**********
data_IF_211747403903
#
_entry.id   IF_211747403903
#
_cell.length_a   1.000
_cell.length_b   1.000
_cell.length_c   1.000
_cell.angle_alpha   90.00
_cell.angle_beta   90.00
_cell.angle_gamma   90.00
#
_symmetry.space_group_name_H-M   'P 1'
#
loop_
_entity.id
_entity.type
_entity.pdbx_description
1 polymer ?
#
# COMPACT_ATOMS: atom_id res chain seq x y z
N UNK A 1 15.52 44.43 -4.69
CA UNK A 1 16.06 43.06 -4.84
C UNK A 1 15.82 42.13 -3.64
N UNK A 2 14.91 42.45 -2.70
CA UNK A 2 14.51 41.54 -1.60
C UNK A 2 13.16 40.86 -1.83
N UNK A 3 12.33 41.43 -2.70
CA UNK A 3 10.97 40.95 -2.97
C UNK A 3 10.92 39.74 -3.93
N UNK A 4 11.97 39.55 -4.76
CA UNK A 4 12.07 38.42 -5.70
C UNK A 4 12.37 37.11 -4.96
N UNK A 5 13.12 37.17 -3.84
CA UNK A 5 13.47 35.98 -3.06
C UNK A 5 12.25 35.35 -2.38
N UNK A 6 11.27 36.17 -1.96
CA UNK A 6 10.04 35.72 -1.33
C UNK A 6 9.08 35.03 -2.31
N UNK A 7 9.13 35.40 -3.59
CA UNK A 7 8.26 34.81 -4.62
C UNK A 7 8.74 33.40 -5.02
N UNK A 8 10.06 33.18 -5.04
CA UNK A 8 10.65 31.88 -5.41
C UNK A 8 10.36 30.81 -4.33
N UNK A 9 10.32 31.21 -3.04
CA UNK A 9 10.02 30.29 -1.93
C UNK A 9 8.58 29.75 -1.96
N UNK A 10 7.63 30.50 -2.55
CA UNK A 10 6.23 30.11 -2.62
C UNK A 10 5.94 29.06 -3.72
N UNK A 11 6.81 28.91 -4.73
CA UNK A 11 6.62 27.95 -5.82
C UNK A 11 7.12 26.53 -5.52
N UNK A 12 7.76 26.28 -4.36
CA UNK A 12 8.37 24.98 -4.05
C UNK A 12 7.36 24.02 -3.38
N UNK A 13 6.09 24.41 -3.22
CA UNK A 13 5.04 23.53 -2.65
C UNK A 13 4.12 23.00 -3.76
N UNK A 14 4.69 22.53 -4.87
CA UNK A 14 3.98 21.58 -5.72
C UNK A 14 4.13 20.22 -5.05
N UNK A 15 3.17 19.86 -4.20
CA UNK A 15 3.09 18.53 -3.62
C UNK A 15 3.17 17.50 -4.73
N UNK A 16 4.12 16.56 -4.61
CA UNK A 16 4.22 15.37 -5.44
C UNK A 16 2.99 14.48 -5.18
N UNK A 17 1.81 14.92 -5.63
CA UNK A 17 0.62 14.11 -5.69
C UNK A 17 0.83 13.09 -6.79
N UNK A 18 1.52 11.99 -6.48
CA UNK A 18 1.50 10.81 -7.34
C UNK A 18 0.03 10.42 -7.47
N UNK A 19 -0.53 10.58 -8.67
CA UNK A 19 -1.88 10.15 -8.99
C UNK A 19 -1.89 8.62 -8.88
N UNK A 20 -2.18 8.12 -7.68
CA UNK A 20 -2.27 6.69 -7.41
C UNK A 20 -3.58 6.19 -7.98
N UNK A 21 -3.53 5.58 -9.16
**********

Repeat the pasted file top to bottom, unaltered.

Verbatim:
data_IF_211747403903
#
_entry.id   IF_211747403903
#
_cell.length_a   1.000
_cell.length_b   1.000
_cell.length_c   1.000
_cell.angle_alpha   90.00
_cell.angle_beta   90.00
_cell.angle_gamma   90.00
#
_symmetry.space_group_name_H-M   'P 1'
#
loop_
_entity.id
_entity.type
_entity.pdbx_description
1 polymer ?
#
# COMPACT_ATOMS: atom_id res chain seq x y z
N UNK A 1 15.52 44.43 -4.69
CA UNK A 1 16.06 43.06 -4.84
C UNK A 1 15.82 42.13 -3.64
N UNK A 2 14.91 42.45 -2.70
CA UNK A 2 14.51 41.54 -1.60
C UNK A 2 13.16 40.86 -1.83
N UNK A 3 12.33 41.43 -2.70
CA UNK A 3 10.97 40.95 -2.97
C UNK A 3 10.92 39.74 -3.93
N UNK A 4 11.97 39.55 -4.76
CA UNK A 4 12.07 38.42 -5.70
C UNK A 4 12.37 37.11 -4.96
N UNK A 5 13.12 37.17 -3.84
CA UNK A 5 13.47 35.98 -3.06
C UNK A 5 12.25 35.35 -2.38
N UNK A 6 11.27 36.17 -1.96
CA UNK A 6 10.04 35.72 -1.33
C UNK A 6 9.08 35.03 -2.31
N UNK A 7 9.13 35.40 -3.59
CA UNK A 7 8.26 34.81 -4.62
C UNK A 7 8.74 33.40 -5.02
N UNK A 8 10.06 33.18 -5.04
CA UNK A 8 10.65 31.88 -5.41
C UNK A 8 10.36 30.81 -4.33
N UNK A 9 10.32 31.21 -3.04
CA UNK A 9 10.02 30.29 -1.93
C UNK A 9 8.58 29.75 -1.96
N UNK A 10 7.63 30.50 -2.55
CA UNK A 10 6.23 30.11 -2.62
C UNK A 10 5.94 29.06 -3.72
N UNK A 11 6.81 28.91 -4.73
CA UNK A 11 6.62 27.95 -5.82
C UNK A 11 7.12 26.53 -5.52
N UNK A 12 7.76 26.28 -4.36
CA UNK A 12 8.37 24.98 -4.05
C UNK A 12 7.36 24.02 -3.38
N UNK A 13 6.09 24.41 -3.22
CA UNK A 13 5.04 23.53 -2.65
C UNK A 13 4.12 23.00 -3.76
N UNK A 14 4.69 22.53 -4.87
CA UNK A 14 3.98 21.58 -5.72
C UNK A 14 4.13 20.22 -5.05
N UNK A 15 3.17 19.86 -4.20
CA UNK A 15 3.09 18.53 -3.62
C UNK A 15 3.17 17.50 -4.73
N UNK A 16 4.12 16.56 -4.61
CA UNK A 16 4.22 15.37 -5.44
C UNK A 16 2.99 14.48 -5.18
N UNK A 17 1.81 14.92 -5.63
CA UNK A 17 0.62 14.11 -5.69
C UNK A 17 0.83 13.09 -6.79
N UNK A 18 1.52 11.99 -6.48
CA UNK A 18 1.50 10.81 -7.34
C UNK A 18 0.03 10.42 -7.47
N UNK A 19 -0.53 10.58 -8.67
CA UNK A 19 -1.88 10.15 -8.99
C UNK A 19 -1.89 8.62 -8.88
N UNK A 20 -2.18 8.12 -7.68
CA UNK A 20 -2.27 6.69 -7.41
C UNK A 20 -3.58 6.19 -7.98
N UNK A 21 -3.53 5.58 -9.16